It’s single-digits now. Three Taxols down, only nine more to go. I'm 25% complete.
I had my 3rd Taxol on Friday. My counts were a bit lower than Dr. B liked but they were good enough. Jason and I realized we are at the hospital every week, whether it’s for an infusion or a blood draw. It’s like Norm going into the bar in Cheers. They all know my name. If only I was getting real cocktails instead of chemo ones.
I am happy to say that Taxol is easier than AC. I’m not a fan of the weekly doses but but on the flip side, it does make it go by faster.
The worst side effect has been body aches and pains on the third day after the infusion that last about 2 days. After the first infusion Dr. B dialed down the dose amount to alleviate the pain. This doesn’t impact the effectiveness of the chemotherapy. It did the trick for the second infusion but for some reason it came back for the third. Urgh. There’s never a dull moment with cancer!
Last week my eyebrows and eyelashes finally gave up. It’s bad enough to lose them but it’s annoying that they’re falling out in chunks like a bad patchwork pattern. I debated about plucking the last few eyebrow hairs or filling in the gaps with an eyebrow pencil. Fortunately my eyebrow and eyelash cells must be super strong. As soon as they started falling out, they started growing in.
I'm excited to say that my head is sporting new soft, fuzzy hairs! It's so fine and light you can barely see it but it feels so good. It's like the softness of a newborn's head. There's a scattering of old hair stubble that just won't let go but I can deal with patchwork hair. I thought I’d embrace the baldness and wear it proudly but I’m over it. I want my hair back!
Oh, and did I tell you that I have no hair in my nose? I know, TMI, but it’s the weirdest sensation. It makes my nose runny a lot more than usual.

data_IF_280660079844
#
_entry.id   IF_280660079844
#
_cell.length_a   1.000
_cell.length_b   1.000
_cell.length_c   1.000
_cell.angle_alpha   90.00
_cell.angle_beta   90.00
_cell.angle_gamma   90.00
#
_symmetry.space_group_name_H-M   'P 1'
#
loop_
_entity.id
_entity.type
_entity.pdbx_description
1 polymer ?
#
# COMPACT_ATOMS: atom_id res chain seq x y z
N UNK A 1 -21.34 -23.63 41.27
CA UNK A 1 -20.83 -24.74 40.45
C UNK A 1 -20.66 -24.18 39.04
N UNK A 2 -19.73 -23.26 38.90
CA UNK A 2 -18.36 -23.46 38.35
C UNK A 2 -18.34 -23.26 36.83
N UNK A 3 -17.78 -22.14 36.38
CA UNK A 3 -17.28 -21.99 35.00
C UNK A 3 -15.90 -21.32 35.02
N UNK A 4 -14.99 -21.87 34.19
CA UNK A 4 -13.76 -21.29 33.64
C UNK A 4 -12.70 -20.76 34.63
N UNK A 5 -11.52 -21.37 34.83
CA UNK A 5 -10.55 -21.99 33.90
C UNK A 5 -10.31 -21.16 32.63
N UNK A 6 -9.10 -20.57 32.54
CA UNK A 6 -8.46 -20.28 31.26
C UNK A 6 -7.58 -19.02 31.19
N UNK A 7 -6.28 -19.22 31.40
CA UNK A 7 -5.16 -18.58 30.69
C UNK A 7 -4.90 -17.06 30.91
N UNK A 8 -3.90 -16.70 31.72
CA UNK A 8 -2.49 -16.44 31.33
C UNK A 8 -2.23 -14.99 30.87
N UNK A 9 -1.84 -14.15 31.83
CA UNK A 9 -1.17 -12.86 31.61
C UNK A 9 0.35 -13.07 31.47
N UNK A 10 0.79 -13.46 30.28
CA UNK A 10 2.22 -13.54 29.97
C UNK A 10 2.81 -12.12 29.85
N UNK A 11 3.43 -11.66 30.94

Last week I had a massage with a therapist who specializes in oncology patients. She adjusts her approach based on your treatment and side effects. Since I’ve had low blood counts, she used a light touch and pressure to avoid bruising and inflammation.
It was nice to have my body feel good after weeks of being beaten up by these treatments. It felt like heaven. Why do we wait until we’re feeling bad to treat ourselves to something that feels good?
Go book yourself a massage. Now.
My cancer badges
It’s been 12 weeks, 7 chemo infusions, almost 40 shots in my stomach and over a dozen blood draws. I count these things. I play number games to get myself through it. After my fourth Taxol infusion I’ll be 1/3 of the way done with chemo. That sounds much better than I have 8 more to go.
There’s also an odd sense of accomplishment. Each appointment and treatment is a milestone. Each side effect that I survive is like a badge of honor— although some achievements I didn’t want to earn. Playing with numbers reassures me that I have what it takes to beat cancer. This is a game I want to and will win.
I had some fun making my own badges to recognize my 'achievements'. Taxol is going to take a little longer to earn but it’s a big one— it marks that I will have finished all of my chemotherapy. Here's a few of the badges I've earned so far...